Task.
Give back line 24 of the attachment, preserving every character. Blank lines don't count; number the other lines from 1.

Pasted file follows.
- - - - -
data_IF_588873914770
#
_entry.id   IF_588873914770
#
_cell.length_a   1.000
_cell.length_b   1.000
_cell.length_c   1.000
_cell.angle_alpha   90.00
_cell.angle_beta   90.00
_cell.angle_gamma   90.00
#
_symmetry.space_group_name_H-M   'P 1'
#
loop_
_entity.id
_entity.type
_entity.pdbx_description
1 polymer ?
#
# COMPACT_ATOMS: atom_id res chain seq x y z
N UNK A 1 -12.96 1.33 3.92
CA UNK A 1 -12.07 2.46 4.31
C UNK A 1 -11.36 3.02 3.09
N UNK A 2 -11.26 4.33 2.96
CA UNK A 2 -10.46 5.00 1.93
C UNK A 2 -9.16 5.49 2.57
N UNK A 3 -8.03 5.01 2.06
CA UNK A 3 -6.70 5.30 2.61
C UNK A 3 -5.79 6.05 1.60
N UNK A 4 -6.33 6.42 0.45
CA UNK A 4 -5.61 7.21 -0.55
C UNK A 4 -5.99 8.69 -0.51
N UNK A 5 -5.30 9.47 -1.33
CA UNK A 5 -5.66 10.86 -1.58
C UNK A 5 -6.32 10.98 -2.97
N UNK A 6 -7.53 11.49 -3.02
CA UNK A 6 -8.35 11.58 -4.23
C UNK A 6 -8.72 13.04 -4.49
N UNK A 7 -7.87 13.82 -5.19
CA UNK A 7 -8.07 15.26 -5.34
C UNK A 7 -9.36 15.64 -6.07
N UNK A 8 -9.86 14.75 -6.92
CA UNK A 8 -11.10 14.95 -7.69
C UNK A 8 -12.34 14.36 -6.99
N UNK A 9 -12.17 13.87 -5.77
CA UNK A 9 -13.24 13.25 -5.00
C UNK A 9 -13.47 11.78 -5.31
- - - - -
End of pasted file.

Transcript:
N UNK A 2 -11.26 4.33 2.96